Why isn’t energy the key to the disputes? One regularly sees the words "vast" or "huge" applied to the hydrocarbon endowment of the South China Sea, and "resource-rich" has become a ubiquitous adjective when describing these waters. But the truth is, nobody knows: The contested areas around the Paracel and Spratly islands in the South China Sea have seen little exploration — and without seismic soundings and experimental drilling, there is really no way of knowing how much oil and gas lies below the seafloor. That said, there’s probably not all that much of it there. One of the most definitive sources of information on these topics is the U.S. Energy Information Agency’s (EIA) 2013 report, entitled "Contested areas of the South China Sea likely have few conventional oil and gas resources." The EIA estimates that in disputed areas around the Spratly and Paracel islands, there is likely no oil and less than 100 billion cubic feet of gas — a miniscule amount roughly equivalent to one week of China’s gas consumption. The East China Sea — where China and Japan spar over the Senkaku/Diaoyu islands — is even more negligible in terms of hydrocarbons. The EIA estimates it contains 60 million to 100 million barrels of oil — roughly two weeks of oil for China — and between one and two TCF (trillion cubic feet) of natural gas, or about three to six months’ worth of gas consumption in China.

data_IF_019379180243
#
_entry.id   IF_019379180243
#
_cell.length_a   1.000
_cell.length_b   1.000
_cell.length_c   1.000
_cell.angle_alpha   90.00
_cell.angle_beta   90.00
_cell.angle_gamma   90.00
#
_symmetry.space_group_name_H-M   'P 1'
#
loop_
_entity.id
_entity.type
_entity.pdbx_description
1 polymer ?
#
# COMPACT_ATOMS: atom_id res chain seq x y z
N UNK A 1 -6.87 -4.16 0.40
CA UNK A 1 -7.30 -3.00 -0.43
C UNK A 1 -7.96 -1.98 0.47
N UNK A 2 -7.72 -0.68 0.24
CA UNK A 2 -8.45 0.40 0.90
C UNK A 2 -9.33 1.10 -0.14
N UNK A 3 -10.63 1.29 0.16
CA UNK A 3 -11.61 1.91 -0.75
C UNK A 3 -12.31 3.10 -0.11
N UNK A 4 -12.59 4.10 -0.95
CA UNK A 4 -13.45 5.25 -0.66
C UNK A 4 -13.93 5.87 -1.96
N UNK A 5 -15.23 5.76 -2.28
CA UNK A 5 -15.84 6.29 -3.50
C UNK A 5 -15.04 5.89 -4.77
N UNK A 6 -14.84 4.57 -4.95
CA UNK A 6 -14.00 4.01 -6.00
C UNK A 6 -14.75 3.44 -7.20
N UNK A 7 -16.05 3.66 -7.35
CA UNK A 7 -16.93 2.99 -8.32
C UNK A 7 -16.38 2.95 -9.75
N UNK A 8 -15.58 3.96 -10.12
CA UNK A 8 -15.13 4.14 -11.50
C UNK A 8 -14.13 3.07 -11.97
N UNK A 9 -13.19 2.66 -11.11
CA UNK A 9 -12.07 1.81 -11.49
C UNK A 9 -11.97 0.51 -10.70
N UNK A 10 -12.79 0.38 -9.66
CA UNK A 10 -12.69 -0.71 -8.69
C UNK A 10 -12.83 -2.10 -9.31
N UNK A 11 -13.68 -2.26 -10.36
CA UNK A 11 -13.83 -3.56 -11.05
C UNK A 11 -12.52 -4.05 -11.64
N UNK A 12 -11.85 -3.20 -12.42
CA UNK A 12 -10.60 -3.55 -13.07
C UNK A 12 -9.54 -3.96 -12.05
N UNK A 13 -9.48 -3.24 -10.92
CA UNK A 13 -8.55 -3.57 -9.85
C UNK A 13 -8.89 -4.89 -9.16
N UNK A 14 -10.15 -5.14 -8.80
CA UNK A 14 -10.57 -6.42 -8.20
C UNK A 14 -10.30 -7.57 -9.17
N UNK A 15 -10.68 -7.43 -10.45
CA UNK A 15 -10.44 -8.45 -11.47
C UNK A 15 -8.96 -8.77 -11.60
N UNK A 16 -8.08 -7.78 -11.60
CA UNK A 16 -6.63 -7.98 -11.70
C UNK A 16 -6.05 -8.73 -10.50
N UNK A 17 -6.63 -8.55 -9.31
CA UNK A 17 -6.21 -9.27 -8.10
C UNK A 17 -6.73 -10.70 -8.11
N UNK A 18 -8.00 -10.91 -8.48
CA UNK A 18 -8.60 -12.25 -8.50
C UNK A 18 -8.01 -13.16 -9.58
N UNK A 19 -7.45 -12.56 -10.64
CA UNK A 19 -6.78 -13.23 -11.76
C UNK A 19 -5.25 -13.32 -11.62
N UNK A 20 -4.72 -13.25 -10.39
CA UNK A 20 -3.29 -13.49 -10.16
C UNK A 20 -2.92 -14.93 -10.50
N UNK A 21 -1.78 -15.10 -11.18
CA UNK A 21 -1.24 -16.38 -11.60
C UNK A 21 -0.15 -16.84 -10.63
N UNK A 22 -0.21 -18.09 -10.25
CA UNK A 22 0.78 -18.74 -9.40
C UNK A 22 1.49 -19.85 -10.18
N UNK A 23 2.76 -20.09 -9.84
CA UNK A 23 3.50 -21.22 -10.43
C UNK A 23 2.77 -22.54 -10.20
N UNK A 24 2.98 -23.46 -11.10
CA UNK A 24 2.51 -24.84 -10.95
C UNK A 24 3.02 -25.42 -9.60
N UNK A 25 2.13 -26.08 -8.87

As the world’s largest energy importer, China should want the greatest possible development of global energy resources — without worrying greatly about ownership. Because of the liquid nature of global energy markets, any additional molecule developed contributes to greater global supply and to lower prices, both of which directly benefit China as the world’s largest energy consumer — even if none of those molecules go to China.

In other words, if energy were truly Beijing’s concern, its obstruction of other states’ development of their oil and gas resources — which prevents new supplies from coming online — is self-defeating. Not to mention that it comes at the cost of alienating a number of Southeast Asian nations, which would otherwise be much more accommodating of China’s rise in the region. Simply put, there are far easier ways to procure energy in the 21st century than occupying territory or starting conflicts with one’s neighbors.